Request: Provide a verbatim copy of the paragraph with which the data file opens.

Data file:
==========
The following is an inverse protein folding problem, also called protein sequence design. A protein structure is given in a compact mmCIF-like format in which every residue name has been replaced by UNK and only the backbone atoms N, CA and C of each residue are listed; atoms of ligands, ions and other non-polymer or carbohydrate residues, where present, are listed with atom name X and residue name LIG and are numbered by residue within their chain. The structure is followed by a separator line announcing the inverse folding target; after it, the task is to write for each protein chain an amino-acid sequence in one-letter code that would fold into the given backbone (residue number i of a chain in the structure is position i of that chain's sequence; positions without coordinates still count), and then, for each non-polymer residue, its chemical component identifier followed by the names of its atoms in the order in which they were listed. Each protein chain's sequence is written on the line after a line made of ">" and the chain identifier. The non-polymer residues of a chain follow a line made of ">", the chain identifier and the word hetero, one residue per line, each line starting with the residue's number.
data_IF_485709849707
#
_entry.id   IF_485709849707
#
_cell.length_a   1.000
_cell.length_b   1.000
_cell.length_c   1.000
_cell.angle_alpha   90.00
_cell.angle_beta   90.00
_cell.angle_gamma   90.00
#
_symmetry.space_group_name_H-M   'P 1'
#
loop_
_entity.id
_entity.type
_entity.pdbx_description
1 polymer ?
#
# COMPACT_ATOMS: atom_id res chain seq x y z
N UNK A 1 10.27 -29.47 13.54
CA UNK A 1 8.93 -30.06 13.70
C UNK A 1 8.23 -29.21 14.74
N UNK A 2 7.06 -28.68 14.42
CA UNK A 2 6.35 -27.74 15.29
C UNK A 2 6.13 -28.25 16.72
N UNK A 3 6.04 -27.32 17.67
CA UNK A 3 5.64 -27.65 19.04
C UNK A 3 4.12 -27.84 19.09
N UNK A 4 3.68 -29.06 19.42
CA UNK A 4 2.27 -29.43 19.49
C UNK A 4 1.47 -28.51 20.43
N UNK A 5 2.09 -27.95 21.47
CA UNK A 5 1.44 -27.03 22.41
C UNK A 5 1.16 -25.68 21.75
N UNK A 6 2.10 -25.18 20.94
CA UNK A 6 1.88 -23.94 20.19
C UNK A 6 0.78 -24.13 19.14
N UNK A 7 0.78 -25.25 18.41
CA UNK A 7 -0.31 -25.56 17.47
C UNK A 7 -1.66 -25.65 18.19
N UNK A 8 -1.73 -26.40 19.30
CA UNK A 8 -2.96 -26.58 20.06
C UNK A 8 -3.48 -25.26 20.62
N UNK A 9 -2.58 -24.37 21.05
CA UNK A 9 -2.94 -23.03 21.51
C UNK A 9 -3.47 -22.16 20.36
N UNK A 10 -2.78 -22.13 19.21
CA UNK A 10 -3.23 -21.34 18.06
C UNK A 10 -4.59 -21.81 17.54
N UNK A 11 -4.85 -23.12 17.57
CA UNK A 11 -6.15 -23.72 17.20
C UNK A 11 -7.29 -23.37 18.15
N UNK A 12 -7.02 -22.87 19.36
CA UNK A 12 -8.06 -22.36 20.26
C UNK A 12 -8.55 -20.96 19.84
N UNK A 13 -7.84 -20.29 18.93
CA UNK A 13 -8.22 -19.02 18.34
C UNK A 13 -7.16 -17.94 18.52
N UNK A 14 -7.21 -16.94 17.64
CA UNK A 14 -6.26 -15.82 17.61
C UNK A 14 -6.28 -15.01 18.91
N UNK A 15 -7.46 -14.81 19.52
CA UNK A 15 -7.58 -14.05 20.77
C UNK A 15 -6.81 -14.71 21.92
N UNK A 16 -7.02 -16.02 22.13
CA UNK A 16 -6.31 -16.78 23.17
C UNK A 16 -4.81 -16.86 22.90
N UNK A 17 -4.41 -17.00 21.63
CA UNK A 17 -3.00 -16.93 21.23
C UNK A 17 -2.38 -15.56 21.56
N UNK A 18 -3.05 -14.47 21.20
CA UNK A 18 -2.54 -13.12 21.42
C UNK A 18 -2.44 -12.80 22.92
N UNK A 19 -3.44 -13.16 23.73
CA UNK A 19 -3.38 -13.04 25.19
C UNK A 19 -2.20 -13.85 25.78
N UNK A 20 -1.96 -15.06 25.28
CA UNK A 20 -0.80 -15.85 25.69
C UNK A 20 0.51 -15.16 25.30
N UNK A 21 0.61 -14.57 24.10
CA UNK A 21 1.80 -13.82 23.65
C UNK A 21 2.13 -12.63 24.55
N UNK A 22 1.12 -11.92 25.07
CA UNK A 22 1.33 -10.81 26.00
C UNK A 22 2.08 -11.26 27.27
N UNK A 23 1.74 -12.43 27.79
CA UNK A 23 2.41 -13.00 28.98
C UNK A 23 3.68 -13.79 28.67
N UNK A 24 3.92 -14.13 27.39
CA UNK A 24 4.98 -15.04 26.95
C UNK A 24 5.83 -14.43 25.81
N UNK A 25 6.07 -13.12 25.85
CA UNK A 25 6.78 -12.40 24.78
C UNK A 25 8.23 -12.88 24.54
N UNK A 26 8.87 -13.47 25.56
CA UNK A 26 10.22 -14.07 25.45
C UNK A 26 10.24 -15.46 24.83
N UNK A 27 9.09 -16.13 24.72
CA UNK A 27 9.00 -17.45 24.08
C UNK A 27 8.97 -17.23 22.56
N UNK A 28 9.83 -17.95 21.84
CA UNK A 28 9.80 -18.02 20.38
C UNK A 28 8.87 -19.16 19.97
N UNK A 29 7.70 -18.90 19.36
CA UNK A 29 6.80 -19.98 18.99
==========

The following is an inverse protein folding problem, also called protein sequence design. A protein structure is given in a compact mmCIF-like format in which every residue name has been replaced by UNK and only the backbone atoms N, CA and C of each residue are listed; atoms of ligands, ions and other non-polymer or carbohydrate residues, where present, are listed with atom name X and residue name LIG and are numbered by residue within their chain. The structure is followed by a separator line announcing the inverse folding target; after it, the task is to write for each protein chain an amino-acid sequence in one-letter code that would fold into the given backbone (residue number i of a chain in the structure is position i of that chain's sequence; positions without coordinates still count), and then, for each non-polymer residue, its chemical component identifier followed by the names of its atoms in the order in which they were listed. Each protein chain's sequence is written on the line after a line made of ">" and the chain identifier. The non-polymer residues of a chain follow a line made of ">", the chain identifier and the word hetero, one residue per line, each line starting with the residue's number.